The Star Trek universe is beloved by legions of people from all ages, walks of life, and origins. But for the unfamiliar, starting on Star Trek for the first time can be overwhelming with 700+ hours of TV, over a dozen movies, and novels and comics to boot. Wondering where you should get started? If you're looking to kick things off by watching The Original Series, here are some pointers.

Star Trek: The Original Series
Aired 1966-1969 -- 3 Seasons, 79 Episodes
Starring William Shatner, Leonard Nimoy, George Takei, Walter Koenig, Nichelle Nichols, DeForest Kelley, James Doohan

In the mid-60s, Gene Roddenberry had a vision of peace for humanity among the constant peril of the Vietnam War, the Civil Rights movement and the looming threat of nuclear war that permeated the everyday American lives. His original television series, Star Trek, depicted a world where such issues as hunger, racism and inequality had been resolved. Humanity no longer struggled against these issues but worked toward a society of betterment, of intelligence and of collaboration. He created a science fiction show in which Captain Kirk (William Shatner), a cocky and confident but morally sound man led a group of mixed individuals on journeys across space as members of Starfleet, an Earth-based coalition of explorers and adventurers. Along with the half-human, half-Vulcan Spock (Leonard Nimoy) and Dr. Leonard “Bones” McCoy (DeForest Kelley), the three men represented typical powers of persuasion and fueled the core of Star Trek’s story promoting peace. Their comrades, progressively comprised of an African-American woman in a position of power (Nichelle Nichols as Uhura), an Asian man (George Takei as Sulu) and, eventually, a Russian (Walter Koenig as Chekov), presented people who were working together in unity to find common ground.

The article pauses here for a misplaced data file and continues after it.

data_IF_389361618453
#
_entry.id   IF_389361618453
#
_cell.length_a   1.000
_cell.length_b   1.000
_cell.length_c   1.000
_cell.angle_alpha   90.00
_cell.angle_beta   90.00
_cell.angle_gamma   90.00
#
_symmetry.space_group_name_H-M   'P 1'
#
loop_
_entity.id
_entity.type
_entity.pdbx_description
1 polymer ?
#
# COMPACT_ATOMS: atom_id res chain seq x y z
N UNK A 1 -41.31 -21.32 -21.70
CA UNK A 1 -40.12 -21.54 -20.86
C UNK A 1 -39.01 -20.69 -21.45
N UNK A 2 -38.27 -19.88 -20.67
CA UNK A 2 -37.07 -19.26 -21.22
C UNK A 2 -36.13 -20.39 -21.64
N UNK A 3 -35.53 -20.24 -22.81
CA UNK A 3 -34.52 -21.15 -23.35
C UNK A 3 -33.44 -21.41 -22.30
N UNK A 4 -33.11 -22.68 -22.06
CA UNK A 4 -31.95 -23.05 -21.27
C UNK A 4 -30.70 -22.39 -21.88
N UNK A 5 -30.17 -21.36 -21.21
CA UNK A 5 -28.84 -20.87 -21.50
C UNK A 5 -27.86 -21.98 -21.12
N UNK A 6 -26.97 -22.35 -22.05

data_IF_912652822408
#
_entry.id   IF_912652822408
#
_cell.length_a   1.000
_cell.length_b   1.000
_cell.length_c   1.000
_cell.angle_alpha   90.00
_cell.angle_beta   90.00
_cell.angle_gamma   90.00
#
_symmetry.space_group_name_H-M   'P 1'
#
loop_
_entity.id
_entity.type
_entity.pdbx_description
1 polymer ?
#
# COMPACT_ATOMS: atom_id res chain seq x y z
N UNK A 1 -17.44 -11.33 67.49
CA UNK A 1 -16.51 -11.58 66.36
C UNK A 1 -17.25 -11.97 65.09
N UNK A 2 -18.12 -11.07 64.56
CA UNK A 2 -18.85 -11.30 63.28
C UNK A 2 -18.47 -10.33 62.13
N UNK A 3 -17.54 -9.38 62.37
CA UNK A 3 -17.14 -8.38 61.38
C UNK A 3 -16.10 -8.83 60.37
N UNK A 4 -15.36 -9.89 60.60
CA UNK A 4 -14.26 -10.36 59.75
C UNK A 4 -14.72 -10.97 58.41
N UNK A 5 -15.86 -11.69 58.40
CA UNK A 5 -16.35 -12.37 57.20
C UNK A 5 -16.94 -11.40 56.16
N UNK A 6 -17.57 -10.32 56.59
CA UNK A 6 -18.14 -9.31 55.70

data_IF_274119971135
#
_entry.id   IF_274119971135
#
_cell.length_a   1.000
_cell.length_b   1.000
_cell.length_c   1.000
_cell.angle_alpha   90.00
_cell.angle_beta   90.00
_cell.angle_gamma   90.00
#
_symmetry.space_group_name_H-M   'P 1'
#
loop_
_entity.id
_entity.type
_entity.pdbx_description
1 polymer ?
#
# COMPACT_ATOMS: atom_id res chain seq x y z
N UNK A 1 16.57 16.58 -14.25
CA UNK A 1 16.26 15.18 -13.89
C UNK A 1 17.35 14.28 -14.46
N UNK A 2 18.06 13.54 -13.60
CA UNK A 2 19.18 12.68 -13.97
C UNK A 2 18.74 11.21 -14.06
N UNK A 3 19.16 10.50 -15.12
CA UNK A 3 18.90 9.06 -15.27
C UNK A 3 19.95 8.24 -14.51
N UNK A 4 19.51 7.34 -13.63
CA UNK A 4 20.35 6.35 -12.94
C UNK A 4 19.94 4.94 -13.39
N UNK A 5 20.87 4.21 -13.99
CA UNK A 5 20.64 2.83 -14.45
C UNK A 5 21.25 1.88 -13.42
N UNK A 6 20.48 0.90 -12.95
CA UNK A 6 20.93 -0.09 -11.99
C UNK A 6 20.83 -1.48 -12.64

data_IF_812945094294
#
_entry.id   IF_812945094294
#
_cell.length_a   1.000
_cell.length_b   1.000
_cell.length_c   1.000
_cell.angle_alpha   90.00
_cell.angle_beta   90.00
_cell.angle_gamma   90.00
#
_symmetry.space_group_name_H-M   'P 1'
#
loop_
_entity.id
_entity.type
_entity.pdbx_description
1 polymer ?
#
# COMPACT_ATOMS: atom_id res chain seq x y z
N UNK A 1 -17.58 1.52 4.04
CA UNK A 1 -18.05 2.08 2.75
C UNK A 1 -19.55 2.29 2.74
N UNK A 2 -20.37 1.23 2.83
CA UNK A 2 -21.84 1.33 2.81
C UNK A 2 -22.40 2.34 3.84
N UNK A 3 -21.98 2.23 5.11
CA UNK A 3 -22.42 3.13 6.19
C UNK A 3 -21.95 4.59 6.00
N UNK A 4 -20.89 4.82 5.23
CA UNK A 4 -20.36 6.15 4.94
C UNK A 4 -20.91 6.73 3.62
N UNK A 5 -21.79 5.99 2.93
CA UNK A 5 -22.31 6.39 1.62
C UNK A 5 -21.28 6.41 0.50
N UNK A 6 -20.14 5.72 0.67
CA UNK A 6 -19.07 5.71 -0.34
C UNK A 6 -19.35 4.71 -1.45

Do all of its messages hold up today? Of course not. Is it regularly goofy and melodramatic? Absolutely. And despite its inclusive intentions, is it still sometimes contextually offensive and frequently sexist? You bet. But at the time of its release, Star Trek was unlike anything anyone had seen before, and its cult success eventually birthed a widespread fandom that thrives half a century later, decades after its creator’s death.